Tenant next contends that by serving Distress Warrants, accepting the past due rent and by retaining a $500 payment which had been paid on the second lease he waived his right to forfeit the lease for the rents that were past due.

He first cites Hopkins v. Levandowski, 250 Ill. 372 which held that if, after rent is due, the landlord gives a notice to surrender possession in five days the right to declare a forfeiture is waived for that period and an action of forcible detainer could not be brought before the time stated in the notice.

He next cites Famous Permanent Wave Shops, Inc. v. Smith, 302 Ill. App. 178. The basic facts in that case were the rent was due Sept. 1, the tenant sent a check which was received Sept. 7 and accepted. On Sept. 8 the landlord sent a notice of termination stating that by reason of failure to make payment on Sept. 1 as provided in the lease he elected to terminate the lease. The court, in a lengthy opinion said, "He [landlord] had knowledge of the breach at the time he accepted the rent and by so doing he waived the right to declare a forfeiture" (page 189). Goldberg v. Pearl, 306 Ill. 436 is next cited by defendant. The holding of that case was summed up by the court on page 440 as follows, "The suit for possession was brought on May 26, 1921 and after appellant had accepted the rent for the whole of that month. By this action appellant waived all right to maintain suit for a forfeiture for all past acts."

The foregoing three cases contain accurate statements of law but are not much help here.

• 3 The general rule is that where a landlord, after a cause of forfeiture has arisen, proceeds to make a distress for rent previously due, the right to re-enter is waived, because by distraining he recognizes the relation of landlord and tenant and the lease as still existing. 49 Am.Jur.2d, Landlord and Tenant, Sec. 1066.

It must be born in mind that there are two leases here for separate terms. The notice of termination applied only to the second lease. There was little or no point to terminating the first lease as the land was vacant and unoccupied and the term was to expire in hardly no time at all.

• 4 There was no rent past due on this second lease but there was a clear violation of its terms i.e., a failure to pay rent when due on the first lease and a failure to pay costs of collecting the rent on the first lease.

• 5 As to the argument that by retaining a $500 payment made Sept. 1, 1971 on the new lease the landlord waived his rights, the tenant admitted that he owed $1027.30 for costs of the distress warrants. There is no waiver shown in this respect.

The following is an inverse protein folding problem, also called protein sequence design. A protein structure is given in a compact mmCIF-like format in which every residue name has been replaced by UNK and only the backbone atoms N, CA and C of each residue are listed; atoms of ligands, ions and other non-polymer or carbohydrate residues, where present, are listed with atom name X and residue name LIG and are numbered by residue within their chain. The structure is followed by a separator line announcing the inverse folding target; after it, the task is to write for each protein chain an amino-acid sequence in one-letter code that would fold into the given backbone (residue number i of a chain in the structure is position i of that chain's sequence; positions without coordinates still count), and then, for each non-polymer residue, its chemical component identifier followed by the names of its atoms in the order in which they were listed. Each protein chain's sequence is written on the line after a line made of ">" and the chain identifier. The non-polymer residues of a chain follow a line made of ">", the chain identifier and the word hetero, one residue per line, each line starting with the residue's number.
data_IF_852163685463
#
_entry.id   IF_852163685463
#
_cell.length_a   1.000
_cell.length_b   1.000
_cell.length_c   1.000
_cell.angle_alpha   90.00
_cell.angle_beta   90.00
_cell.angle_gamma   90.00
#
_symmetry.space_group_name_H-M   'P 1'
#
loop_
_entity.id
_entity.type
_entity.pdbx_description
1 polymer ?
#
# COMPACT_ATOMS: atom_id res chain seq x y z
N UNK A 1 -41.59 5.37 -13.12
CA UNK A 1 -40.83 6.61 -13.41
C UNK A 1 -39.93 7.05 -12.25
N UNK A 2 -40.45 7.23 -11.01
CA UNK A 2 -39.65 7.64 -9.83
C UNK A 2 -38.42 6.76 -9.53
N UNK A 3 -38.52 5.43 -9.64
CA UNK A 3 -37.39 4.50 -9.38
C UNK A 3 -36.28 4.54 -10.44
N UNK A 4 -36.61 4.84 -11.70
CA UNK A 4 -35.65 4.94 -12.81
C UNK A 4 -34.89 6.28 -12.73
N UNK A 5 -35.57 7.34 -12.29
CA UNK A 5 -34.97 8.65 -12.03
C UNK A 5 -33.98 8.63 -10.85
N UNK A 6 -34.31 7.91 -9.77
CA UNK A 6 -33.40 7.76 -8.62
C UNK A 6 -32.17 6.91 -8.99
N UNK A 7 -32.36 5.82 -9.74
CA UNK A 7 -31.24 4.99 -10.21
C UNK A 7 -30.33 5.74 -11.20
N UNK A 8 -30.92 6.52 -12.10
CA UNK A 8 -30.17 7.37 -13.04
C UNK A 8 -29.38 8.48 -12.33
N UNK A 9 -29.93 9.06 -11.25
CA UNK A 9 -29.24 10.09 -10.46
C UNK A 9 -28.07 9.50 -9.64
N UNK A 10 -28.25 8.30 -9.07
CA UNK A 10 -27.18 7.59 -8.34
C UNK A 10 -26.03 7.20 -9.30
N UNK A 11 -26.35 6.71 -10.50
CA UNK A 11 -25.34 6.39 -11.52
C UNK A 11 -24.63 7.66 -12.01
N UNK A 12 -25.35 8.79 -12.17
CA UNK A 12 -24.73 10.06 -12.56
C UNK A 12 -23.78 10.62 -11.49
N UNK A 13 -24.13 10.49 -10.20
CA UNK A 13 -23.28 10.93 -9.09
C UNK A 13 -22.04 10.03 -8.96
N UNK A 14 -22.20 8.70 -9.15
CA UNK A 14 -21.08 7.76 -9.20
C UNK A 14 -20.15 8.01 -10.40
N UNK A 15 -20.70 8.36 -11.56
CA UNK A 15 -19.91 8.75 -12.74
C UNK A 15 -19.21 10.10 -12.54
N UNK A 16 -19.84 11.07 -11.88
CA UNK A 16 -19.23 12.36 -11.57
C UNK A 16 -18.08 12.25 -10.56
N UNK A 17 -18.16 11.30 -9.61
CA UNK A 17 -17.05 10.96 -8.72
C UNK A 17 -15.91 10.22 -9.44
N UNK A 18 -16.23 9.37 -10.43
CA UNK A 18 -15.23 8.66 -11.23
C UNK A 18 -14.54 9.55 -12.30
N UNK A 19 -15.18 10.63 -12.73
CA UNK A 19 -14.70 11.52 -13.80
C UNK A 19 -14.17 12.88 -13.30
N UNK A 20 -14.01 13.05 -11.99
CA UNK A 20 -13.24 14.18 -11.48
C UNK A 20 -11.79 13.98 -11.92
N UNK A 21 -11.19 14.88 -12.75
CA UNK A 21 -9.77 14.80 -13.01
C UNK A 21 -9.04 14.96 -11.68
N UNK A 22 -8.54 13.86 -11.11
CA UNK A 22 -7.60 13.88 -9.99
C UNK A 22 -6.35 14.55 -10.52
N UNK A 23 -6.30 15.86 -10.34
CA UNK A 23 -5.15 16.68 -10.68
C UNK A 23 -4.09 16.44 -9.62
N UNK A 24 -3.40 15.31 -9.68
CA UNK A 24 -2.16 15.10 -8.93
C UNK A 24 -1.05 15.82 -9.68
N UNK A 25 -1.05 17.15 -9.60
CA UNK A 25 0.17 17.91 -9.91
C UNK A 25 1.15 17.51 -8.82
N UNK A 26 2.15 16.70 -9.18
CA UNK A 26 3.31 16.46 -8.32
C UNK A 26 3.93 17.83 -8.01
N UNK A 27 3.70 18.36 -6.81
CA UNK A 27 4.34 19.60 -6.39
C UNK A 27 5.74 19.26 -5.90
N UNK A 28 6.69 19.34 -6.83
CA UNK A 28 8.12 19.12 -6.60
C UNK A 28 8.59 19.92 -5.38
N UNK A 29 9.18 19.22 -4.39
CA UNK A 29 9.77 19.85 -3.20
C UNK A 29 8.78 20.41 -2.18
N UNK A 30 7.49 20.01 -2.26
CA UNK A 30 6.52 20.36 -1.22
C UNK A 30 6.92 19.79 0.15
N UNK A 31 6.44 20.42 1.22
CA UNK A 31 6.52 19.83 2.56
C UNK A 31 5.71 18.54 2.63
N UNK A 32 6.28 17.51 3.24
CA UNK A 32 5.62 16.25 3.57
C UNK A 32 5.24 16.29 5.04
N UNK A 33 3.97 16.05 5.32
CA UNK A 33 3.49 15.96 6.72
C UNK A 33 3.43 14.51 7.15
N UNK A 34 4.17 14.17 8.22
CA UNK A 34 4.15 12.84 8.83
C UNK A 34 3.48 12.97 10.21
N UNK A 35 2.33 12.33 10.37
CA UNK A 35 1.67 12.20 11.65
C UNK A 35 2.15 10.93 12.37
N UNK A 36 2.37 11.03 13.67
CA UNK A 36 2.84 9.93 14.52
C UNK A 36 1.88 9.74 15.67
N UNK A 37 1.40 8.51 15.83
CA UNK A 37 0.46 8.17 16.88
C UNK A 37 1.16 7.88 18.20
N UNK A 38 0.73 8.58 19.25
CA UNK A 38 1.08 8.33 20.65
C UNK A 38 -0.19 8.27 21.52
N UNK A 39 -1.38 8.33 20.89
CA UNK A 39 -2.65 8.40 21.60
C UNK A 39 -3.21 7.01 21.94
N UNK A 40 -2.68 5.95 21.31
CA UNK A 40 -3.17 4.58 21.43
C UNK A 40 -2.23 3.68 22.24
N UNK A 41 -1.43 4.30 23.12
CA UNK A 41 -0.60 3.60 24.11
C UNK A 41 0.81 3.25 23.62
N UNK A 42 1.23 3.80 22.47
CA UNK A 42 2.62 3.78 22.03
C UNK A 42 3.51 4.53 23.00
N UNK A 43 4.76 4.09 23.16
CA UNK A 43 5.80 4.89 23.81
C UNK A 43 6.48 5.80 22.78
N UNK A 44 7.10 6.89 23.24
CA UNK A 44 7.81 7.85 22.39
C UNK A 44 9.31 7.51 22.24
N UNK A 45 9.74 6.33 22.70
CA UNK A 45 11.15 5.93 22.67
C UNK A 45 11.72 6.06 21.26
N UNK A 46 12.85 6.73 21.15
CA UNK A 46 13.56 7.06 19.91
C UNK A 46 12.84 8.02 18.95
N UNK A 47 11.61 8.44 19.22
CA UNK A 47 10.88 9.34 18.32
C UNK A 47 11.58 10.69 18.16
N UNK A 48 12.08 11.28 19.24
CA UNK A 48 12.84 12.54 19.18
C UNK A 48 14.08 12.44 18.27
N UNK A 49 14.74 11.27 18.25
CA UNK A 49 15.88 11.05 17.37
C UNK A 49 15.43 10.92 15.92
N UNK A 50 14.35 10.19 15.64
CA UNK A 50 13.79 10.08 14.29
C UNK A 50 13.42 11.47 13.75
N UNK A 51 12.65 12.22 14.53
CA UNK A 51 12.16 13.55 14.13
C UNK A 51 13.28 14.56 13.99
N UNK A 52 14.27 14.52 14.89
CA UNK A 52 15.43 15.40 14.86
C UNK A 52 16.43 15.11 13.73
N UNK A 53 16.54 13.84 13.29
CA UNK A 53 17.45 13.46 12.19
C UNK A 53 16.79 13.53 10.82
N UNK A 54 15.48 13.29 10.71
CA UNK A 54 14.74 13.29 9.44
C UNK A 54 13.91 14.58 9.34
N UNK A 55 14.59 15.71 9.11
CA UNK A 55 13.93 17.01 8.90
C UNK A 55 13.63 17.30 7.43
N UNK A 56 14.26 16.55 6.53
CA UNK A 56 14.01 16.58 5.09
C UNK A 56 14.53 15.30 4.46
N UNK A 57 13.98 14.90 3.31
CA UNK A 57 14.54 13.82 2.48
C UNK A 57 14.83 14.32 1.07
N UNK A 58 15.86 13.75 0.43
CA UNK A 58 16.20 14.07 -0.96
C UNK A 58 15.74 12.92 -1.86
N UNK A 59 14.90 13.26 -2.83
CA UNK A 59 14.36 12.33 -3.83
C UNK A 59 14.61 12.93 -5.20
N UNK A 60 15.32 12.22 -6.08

For this last point tenant relies on Illinois Merchants Trust Co. v. Harvey, 335 Ill. 284, for the proposition that, in a lease, covenants for forfeiture and re-entry by reason of a breach if the lessee's covenant to pay rent are designed as an additional security for the payment of rent and not as providing for the forfeiture of the lease. In that case, court in making the statements was speaking (page 294) of the power of a court of chancery to grant equitable relief. We, of course, have no quarrel with the general statement, however, it must be pointed out that before equity would grant relief there must be a strong expectation that the tenant's covenants would be faithfully performed thereafter (49 Am.Jur.2d, Landlord and Tenant, Sec. 1089), and wilful, calculated, or persistent failure to pay rent under circumstances negativing exercise of good faith could prevent relief from a forfeiture of a lease on that ground. Annotation: 31 A.L.R.2d 321.

• 6 The above annotation, on page 350, says, "Where a default in the payment of rent under a lease occurs and subsists without apparent justification or legal excuse or a showing that it would be inequitable to enforce a forfeiture of a lease made pursuant to its terms, the lessee is not entitled to relief."

To hold otherwise in the instant case would be to nullify the plain wording of the second lease and place the landlord at the mercy of a tenant who clearly flouts the provisions of his lease.

For the above reasons the judgment of the Circuit Court of Will County is affirmed.


ALLOY, P.J., and SCOTT, J., concur.